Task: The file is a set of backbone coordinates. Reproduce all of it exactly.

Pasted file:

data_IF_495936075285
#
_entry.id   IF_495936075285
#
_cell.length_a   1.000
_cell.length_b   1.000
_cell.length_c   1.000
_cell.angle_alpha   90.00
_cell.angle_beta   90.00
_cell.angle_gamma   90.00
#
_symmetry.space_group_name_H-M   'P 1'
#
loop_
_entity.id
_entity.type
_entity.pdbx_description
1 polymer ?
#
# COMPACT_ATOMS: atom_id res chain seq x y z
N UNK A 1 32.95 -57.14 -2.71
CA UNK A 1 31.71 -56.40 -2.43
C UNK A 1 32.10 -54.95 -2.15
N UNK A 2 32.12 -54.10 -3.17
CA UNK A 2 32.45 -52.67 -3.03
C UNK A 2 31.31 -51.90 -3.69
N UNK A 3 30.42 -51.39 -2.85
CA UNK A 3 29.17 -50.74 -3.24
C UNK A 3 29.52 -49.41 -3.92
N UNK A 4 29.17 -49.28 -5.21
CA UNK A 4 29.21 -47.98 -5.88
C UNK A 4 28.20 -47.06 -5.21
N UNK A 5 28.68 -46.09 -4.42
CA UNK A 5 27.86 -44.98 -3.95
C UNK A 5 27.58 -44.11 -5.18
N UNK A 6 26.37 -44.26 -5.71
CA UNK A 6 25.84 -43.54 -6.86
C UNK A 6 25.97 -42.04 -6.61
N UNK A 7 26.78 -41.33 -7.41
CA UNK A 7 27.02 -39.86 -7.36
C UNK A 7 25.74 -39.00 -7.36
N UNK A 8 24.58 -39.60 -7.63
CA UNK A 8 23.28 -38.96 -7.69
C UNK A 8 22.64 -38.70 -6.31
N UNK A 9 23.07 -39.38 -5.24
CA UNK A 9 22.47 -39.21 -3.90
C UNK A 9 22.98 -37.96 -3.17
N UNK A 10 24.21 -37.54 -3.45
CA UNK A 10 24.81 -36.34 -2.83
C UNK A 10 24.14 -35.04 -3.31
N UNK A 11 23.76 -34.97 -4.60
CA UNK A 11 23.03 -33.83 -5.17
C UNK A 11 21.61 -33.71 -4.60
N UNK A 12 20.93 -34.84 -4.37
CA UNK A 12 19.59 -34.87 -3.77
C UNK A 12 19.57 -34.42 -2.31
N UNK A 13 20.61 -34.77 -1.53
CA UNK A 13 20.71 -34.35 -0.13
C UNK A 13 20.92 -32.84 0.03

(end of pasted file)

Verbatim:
data_IF_495936075285
#
_entry.id   IF_495936075285
#
_cell.length_a   1.000
_cell.length_b   1.000
_cell.length_c   1.000
_cell.angle_alpha   90.00
_cell.angle_beta   90.00
_cell.angle_gamma   90.00
#
_symmetry.space_group_name_H-M   'P 1'
#
loop_
_entity.id
_entity.type
_entity.pdbx_description
1 polymer ?
#
# COMPACT_ATOMS: atom_id res chain seq x y z
N UNK A 1 32.95 -57.14 -2.71
CA UNK A 1 31.71 -56.40 -2.43
C UNK A 1 32.10 -54.95 -2.15
N UNK A 2 32.12 -54.10 -3.17
CA UNK A 2 32.45 -52.67 -3.03
C UNK A 2 31.31 -51.90 -3.69
N UNK A 3 30.42 -51.39 -2.85
CA UNK A 3 29.17 -50.74 -3.24
C UNK A 3 29.52 -49.41 -3.92
N UNK A 4 29.17 -49.28 -5.21
CA UNK A 4 29.21 -47.98 -5.88
C UNK A 4 28.20 -47.06 -5.21
N UNK A 5 28.68 -46.09 -4.42
CA UNK A 5 27.86 -44.98 -3.95
C UNK A 5 27.58 -44.11 -5.18
N UNK A 6 26.37 -44.26 -5.71
CA UNK A 6 25.84 -43.54 -6.86
C UNK A 6 25.97 -42.04 -6.61
N UNK A 7 26.78 -41.33 -7.41
CA UNK A 7 27.02 -39.86 -7.36
C UNK A 7 25.74 -39.00 -7.36
N UNK A 8 24.58 -39.60 -7.63
CA UNK A 8 23.28 -38.96 -7.69
C UNK A 8 22.64 -38.70 -6.31
N UNK A 9 23.07 -39.38 -5.24
CA UNK A 9 22.47 -39.21 -3.90
C UNK A 9 22.98 -37.96 -3.17
N UNK A 10 24.21 -37.54 -3.45
CA UNK A 10 24.81 -36.34 -2.83
C UNK A 10 24.14 -35.04 -3.31
N UNK A 11 23.76 -34.97 -4.60
CA UNK A 11 23.03 -33.83 -5.17
C UNK A 11 21.61 -33.71 -4.60
N UNK A 12 20.93 -34.84 -4.37
CA UNK A 12 19.59 -34.87 -3.77
C UNK A 12 19.57 -34.42 -2.31
N UNK A 13 20.61 -34.77 -1.53
CA UNK A 13 20.71 -34.35 -0.13
C UNK A 13 20.92 -32.84 0.03